With Democratic front-runner Hillary Clinton’s campaign turning fully toward the general election, the candidate is speaking in increasingly strong terms about immediately tackling one of her party’s most challenging domestic policy goals: gun control.
Clinton says just as forcefully that immigration reform would be her top priority upon entering the White House.
Without a dramatic Democratic sweep of Congress, few Democrats or Republicans believe that either of these giant promises has a chance in January. That puts Clinton in the somewhat tricky position of making promises that many doubt she could fulfill.
But the Clinton campaign believes that public opinion has shifted on these two nationally divisive issues, making them winners for her to talk about in the general election. There is even hope among some Democrats that if Donald Trump is the Republican nominee, they could win enough seats in the House and Senate to put gun and immigration legislation back on the table.
Privately, Clinton aides and allies are more circumspect, prioritizing what is actually possible at the outset of a Clinton presidency — and which promises she would put on hold.
The campaign says that there is no trade-off between immigration and gun control and that she has not overpromised on either. There is plenty of time to decide what comes when, campaign chairman John Podesta said.
“That’s what the transition is for,” Podesta said, referring to the period between the election and the inauguration.
Clinton is campaigning as the candidate of continuity — preserving what Democrats generally see as President Obama’s gains and making changes on his domestic agenda only at the margins. She is also promising to fix and finish what he has left undone, suggesting to different audiences that she could do so immediately.
An overhaul of immigration laws, though anathema in the Republican presidential primary race, is still a better legislative bet than gun control, said Republicans and Democrats. Many Democrats think that would be doubly true if Republicans lose a large number of seats in November.
“The only way that the kind of gun control that she’s talking about is going to happen is if there’s a major sea change in Congress,” said Rep. Matt Salmon (R-Ariz.). “You know, Nancy Pelosi speaker again. It’s not going to happen if there’s a Republican House. It’s just not.”
Independent analysts such as the Cook Political Report predict large gains for Democrats in the House. But even the projected range of 15 to 20 seats would leave the party short of the 30 needed to reclaim the House.
As a result, Clinton and her allies in and out of Congress are gradually building a legislative agenda that would focus on immigration issues in Congress while mostly relying on the executive power of the presidency to further gun restrictions that would have little chance of becoming law.
Clinton’s language on the campaign trail is more expansive. At a recent appearance in Hartford, Conn., she pledged that gun control would be at the top of her to-do list, no matter the strength of the opposition.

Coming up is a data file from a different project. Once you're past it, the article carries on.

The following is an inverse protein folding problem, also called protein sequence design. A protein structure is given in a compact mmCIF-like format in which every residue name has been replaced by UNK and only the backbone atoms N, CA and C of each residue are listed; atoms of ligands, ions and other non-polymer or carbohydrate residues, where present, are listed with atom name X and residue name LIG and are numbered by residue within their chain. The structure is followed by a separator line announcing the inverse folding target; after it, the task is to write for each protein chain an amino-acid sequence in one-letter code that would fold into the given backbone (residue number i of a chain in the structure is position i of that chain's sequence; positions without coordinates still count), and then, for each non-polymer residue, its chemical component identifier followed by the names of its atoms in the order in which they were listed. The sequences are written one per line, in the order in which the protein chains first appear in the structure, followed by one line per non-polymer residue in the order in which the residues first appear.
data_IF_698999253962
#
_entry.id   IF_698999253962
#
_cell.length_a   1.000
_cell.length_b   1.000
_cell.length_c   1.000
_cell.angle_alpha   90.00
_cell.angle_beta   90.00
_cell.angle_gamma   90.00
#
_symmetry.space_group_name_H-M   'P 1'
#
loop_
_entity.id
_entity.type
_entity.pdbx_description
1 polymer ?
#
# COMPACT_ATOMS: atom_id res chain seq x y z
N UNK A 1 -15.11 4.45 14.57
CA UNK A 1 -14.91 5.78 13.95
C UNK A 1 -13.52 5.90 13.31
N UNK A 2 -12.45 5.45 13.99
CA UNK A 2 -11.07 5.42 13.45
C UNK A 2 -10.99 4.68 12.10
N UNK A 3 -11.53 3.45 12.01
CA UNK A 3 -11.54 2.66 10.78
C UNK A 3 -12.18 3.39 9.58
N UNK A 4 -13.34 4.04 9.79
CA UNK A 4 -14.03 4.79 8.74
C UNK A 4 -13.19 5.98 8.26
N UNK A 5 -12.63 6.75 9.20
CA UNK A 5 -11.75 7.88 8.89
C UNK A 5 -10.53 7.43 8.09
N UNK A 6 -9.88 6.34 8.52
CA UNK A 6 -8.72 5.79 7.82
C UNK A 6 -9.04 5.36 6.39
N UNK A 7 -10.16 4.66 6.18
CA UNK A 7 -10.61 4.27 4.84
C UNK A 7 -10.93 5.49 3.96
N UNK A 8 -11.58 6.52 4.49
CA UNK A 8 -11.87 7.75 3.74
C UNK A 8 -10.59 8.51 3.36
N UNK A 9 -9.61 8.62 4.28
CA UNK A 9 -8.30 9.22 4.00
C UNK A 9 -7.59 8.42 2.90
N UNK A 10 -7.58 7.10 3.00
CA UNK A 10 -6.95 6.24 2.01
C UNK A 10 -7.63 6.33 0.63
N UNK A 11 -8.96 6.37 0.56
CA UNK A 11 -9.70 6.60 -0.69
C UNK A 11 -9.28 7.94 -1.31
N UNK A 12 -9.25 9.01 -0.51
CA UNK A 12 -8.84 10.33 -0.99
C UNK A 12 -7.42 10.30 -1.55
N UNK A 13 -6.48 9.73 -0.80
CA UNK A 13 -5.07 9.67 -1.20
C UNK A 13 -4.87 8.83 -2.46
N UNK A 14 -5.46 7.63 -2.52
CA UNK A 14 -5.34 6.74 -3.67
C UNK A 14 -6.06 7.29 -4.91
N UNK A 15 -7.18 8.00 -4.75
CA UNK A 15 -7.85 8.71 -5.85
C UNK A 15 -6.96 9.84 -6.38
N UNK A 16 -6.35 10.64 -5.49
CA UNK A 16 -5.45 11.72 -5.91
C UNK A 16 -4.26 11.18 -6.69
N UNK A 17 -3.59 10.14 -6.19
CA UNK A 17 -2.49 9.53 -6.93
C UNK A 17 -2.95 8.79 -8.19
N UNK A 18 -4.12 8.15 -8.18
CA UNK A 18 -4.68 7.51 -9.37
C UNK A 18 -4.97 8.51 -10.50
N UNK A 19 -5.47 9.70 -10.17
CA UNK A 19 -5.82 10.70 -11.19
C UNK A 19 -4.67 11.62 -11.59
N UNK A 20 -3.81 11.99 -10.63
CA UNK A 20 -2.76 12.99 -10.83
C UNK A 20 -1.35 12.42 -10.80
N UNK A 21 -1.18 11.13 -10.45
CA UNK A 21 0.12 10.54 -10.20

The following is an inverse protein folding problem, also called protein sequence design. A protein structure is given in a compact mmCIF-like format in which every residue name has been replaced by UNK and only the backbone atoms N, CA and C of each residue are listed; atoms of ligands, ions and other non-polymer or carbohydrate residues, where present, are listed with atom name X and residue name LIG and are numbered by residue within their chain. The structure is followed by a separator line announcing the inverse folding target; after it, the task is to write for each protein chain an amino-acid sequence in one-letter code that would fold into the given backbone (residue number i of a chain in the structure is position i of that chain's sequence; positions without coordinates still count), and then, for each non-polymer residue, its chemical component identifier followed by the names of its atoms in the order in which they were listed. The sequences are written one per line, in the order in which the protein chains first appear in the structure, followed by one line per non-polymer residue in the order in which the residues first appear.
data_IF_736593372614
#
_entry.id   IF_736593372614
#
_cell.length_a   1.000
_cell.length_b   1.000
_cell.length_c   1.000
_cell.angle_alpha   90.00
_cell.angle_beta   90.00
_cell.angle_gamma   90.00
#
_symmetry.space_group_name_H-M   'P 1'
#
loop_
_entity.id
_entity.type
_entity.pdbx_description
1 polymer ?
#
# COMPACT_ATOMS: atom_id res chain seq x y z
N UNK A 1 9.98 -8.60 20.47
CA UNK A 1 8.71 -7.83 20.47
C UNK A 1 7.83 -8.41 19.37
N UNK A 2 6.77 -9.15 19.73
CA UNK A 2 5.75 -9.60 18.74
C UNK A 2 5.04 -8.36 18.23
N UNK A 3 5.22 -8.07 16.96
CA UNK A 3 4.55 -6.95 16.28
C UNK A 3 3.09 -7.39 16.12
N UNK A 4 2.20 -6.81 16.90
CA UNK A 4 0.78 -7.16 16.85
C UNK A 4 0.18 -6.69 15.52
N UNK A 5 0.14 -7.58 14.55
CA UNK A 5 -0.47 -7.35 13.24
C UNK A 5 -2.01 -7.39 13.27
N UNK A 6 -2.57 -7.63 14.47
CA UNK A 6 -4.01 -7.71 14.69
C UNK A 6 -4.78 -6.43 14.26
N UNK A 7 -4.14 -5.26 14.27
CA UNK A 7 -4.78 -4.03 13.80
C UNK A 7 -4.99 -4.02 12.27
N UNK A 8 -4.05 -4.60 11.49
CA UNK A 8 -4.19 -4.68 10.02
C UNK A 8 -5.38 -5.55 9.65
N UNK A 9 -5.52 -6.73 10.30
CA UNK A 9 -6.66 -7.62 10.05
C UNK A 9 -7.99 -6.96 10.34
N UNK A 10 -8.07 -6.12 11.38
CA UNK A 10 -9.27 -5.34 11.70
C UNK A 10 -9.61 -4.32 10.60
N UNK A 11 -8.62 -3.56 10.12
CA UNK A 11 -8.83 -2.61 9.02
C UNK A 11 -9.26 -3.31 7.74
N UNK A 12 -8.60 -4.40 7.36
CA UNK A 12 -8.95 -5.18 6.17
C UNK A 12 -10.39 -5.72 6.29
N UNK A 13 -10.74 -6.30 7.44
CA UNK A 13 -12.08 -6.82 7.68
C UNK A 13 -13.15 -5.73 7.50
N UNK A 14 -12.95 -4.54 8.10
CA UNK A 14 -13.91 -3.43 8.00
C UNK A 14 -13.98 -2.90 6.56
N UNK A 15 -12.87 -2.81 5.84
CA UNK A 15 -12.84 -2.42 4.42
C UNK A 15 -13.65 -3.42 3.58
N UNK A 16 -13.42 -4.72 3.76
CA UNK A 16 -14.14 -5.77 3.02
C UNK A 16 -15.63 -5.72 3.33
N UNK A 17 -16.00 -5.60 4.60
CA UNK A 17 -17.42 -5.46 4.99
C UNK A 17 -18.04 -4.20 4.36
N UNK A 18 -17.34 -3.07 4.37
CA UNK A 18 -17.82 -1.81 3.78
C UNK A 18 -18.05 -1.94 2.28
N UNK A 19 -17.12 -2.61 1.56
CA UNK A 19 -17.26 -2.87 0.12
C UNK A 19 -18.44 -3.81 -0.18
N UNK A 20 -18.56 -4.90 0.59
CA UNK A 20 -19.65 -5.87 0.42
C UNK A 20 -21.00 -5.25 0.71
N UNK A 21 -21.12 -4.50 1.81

“We need a national movement” to demand action in Congress and at the state level, Clinton said at a community meeting at a YMCA.
“The gun lobby is the most powerful lobby in Washington,” she said. “They have figured out how to really intimidate elected officials, at all levels, who basically stop thinking about this problem because they are too scared of the NRA,” she continued, referring to the National Rifle Association.
She has been more specific about an overhaul of the immigration system at the outset of a Clinton presidency, promising to advance comprehensive measures that would offer a path to full citizenship for illegal immigrants within her first 100 days.
“If Congress won’t act, I’ll defend President Obama’s executive actions, and I’ll go even further to keep families together,” Clinton promised in January. “I’ll end family detention, close private immigrant detention centers and help more eligible people become naturalized.”
Clinton also has been mildly critical of Obama’s deportation program, promising to stop deportations of almost everyone, aside from violent criminals or terrorists.
Clinton’s policy agenda is the most detailed of any candidate’s on either side of the race. But without a single issue on par with Obama’s health-care priority, her promises demand an evaluation of how to rank her priorities.
In addition to gun control and immigration, she has promised to tackle college costs while simultaneously creating jobs, lowering prescription drug prices, fixing crumbling roads and bridges, and getting big money out of politics. And then there’s curbing Wall Street excesses and promoting clean energy sources, among other things.
Immigration and gun control are the issues she points to most frequently, and often with emotional stories and examples. At the YMCA discussion on guns, Clinton was introduced by Erica Smegielski, daughter of the Newtown, Conn., elementary school principal who was shot to death three years ago along with 20 students and five other staff members.